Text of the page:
Japanese Lesson 68: Present Tense Verbs 2 part 2
... this long name thing is going to kill me. x_x
Look: Miru: みる： 見る
Live: Sumu: すむ： 住む
Note: this is used for living someplace. eg: living in a house, or a country etc. not for living as in physically being alive.
Come: Kuru: くる： 来る
Note: Remember this is one of our rule breaker verbs like suru! This one conjugates to "Kimasu" "kimashita" "kimasen" "kimasen deshita" so the "ru" comes off and the "ku" changes to "ki"!! This one is kind of a toughie!
Study: Benkyou suru: べんきょうする： 勉強する
Offers: Teikyou suru: ていきょう する： 提供する (offer, sponsor, furnish, supply)
Give: Kureru: くれる： 呉れる (often written using kana alone!)
Offer: Sashidasu: さしだす： 差し出す (to present/ to submit/ to tender/ to hold out)
We look at the menu.
Watashitachi wa menyu- o mimasu. わたしたち は メニュー を みます。
I live in Germany.
Watashi wa doitsu ni sundeimasu.
わたし は どいつ に すんでいます。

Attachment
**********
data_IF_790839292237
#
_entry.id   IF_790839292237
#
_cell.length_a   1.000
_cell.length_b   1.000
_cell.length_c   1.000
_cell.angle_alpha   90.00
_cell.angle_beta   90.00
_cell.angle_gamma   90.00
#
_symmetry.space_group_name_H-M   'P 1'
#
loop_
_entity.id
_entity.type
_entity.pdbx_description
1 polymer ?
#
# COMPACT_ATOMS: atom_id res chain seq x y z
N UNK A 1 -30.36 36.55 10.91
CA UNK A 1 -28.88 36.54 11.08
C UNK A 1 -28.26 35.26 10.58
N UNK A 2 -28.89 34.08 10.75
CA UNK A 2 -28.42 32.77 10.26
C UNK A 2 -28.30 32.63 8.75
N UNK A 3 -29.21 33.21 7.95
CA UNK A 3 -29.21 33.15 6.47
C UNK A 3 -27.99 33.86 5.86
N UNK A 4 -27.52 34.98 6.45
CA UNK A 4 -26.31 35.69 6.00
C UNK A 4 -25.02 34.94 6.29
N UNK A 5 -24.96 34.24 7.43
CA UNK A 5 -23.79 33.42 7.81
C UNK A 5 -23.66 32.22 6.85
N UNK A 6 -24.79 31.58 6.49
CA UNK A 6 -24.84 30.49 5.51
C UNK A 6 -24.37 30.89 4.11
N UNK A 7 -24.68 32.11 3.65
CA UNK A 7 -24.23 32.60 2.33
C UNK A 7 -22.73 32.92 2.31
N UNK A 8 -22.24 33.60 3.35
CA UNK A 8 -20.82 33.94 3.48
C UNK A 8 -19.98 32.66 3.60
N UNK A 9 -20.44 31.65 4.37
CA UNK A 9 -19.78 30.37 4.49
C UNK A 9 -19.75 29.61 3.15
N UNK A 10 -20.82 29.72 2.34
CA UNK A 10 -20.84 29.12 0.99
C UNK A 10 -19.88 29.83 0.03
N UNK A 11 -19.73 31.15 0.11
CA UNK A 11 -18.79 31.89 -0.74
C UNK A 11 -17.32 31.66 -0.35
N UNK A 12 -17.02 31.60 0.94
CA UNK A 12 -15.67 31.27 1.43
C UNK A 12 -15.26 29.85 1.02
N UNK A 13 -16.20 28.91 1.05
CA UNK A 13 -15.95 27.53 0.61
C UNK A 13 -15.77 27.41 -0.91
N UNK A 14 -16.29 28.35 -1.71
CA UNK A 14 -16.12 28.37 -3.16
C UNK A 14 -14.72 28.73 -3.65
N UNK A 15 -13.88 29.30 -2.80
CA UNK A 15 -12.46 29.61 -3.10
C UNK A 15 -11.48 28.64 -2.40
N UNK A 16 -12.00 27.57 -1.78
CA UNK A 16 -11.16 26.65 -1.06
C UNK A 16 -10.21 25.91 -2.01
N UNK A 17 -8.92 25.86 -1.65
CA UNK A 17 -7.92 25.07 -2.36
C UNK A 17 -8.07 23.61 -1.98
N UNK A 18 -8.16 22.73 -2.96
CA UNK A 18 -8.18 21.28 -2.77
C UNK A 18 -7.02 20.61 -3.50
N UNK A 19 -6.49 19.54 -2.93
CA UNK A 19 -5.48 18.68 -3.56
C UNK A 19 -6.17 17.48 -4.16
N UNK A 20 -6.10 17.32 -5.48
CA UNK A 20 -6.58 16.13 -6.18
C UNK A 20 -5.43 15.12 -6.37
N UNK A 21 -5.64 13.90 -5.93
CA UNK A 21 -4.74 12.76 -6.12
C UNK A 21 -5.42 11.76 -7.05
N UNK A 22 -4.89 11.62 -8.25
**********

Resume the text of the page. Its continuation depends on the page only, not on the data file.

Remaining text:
Note: Notice we change "sumu" to continuous form to show that you currently and presently live in a place. Also notice that when conjugating a "mu" verb to present continuous or even regular "te" form you must drop the "mu" add an "n" and then use "de imasu" instead of "te imasu"!
Watashi wa benkyou shimasu.
わたし は べんきょう します。
Come with us!
Watashitachi to issho ni kite!
わたしたち と いっしょ に きて。
Note: when talking about going with someone you should use "to issho ni". The particle "to" in this case acts like "with" and "issho" means together. From an English speaking perspective that seems a little redundant and strange but give it a little bit and it will become natural to use. Then of course we use our directional particle "ni" followed by our verb.
Since the above sentence is an order, "Come with us!" you want to use "te" form on your verb to turn it into a command.
They give me rice.
Karera wa watashi ni kome o kuremasu.
かれら は わたし に こめ を くれます。
He offers wine.
Kare wa wain o teikyou shimasu.
かれ は ワイン を ていきょう します。
I offer him water.
Watashi wa kare ni mizu o sashidasu.
わたし は かれ に みず を さしだす。
Note: theres a difference between these two forms of "offer" that we don't seem to have in English. Or we don't acknowledge in any case. Teikyou 提供 seems to be closer to "supply" like there's a lot of wine available. Plenty to go around. If you want it come get it. Like a store supplies goods. Or like Netflix supplies TV shows and movies.
Whereas Sashidasu 差し出す is to give, or present someone with a singular item. (or to hold out your hand according to jisho.org.)
That's it for this lesson. :)